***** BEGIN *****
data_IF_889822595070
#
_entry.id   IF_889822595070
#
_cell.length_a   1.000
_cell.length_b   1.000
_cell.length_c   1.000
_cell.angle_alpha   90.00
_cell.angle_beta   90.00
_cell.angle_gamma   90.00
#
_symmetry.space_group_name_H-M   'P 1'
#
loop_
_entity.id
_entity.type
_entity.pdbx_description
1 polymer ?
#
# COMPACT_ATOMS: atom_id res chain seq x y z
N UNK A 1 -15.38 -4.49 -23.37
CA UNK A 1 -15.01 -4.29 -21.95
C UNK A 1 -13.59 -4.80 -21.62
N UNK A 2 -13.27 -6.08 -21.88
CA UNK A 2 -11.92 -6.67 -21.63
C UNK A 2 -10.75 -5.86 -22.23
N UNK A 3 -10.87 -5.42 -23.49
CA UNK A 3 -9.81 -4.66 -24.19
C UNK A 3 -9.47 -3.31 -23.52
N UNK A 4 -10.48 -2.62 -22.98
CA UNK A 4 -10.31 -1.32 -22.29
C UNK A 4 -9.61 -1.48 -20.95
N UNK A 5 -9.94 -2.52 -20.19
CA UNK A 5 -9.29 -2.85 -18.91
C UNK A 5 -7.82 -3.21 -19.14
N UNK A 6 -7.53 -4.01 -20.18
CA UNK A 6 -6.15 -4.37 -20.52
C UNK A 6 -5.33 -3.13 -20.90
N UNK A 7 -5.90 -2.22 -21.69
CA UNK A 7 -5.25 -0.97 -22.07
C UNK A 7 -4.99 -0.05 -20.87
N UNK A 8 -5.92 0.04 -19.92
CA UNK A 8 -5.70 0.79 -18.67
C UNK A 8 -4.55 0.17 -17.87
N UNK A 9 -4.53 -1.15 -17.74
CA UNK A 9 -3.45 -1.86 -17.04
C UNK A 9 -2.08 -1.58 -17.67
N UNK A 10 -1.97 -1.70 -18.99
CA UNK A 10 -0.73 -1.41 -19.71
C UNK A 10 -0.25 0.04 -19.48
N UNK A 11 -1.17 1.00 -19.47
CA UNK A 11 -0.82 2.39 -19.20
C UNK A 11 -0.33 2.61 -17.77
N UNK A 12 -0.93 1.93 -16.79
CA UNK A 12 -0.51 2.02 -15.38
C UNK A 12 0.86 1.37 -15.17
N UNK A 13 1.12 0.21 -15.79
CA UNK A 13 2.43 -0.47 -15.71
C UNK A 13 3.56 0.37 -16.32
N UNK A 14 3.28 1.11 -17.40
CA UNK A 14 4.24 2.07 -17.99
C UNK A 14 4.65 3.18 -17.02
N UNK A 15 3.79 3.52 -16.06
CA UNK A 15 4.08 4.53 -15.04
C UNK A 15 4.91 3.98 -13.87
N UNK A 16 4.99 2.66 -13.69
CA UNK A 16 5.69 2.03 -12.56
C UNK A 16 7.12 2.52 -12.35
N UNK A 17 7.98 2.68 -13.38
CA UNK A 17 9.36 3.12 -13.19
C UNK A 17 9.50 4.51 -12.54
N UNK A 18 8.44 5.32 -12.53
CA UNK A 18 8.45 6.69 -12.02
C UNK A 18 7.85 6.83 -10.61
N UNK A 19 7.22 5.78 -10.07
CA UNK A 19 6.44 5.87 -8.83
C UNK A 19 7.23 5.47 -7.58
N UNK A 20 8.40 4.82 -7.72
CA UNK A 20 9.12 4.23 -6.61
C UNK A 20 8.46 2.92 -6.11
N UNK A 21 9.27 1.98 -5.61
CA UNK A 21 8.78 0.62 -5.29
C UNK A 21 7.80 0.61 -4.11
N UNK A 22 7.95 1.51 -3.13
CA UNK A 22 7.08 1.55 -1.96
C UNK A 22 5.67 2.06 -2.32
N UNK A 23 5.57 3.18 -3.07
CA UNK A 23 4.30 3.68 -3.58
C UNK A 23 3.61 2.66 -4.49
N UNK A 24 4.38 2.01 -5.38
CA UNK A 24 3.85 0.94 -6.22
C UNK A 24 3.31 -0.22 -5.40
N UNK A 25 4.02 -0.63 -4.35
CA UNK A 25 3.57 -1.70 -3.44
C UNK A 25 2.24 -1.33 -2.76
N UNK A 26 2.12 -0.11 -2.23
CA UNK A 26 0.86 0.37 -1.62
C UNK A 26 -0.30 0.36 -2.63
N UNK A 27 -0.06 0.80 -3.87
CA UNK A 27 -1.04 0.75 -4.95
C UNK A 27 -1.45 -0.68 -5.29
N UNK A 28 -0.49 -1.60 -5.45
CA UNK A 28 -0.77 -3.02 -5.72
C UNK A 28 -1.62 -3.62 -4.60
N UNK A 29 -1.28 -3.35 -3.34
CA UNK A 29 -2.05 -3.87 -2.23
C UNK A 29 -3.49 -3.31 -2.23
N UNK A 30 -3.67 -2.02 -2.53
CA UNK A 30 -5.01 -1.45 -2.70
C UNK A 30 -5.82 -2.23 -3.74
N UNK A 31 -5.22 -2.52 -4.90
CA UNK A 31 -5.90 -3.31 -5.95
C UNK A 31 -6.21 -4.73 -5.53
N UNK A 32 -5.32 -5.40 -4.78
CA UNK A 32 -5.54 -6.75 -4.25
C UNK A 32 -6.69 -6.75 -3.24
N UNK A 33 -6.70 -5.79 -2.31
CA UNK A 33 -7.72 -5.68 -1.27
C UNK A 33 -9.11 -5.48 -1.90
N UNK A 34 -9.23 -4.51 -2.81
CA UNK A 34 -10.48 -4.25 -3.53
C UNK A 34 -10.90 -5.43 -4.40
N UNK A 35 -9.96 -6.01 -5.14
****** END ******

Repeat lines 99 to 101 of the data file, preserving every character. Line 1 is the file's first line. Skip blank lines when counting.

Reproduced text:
N UNK A 27 -0.06 0.80 -3.87
CA UNK A 27 -1.04 0.75 -4.95
C UNK A 27 -1.45 -0.68 -5.29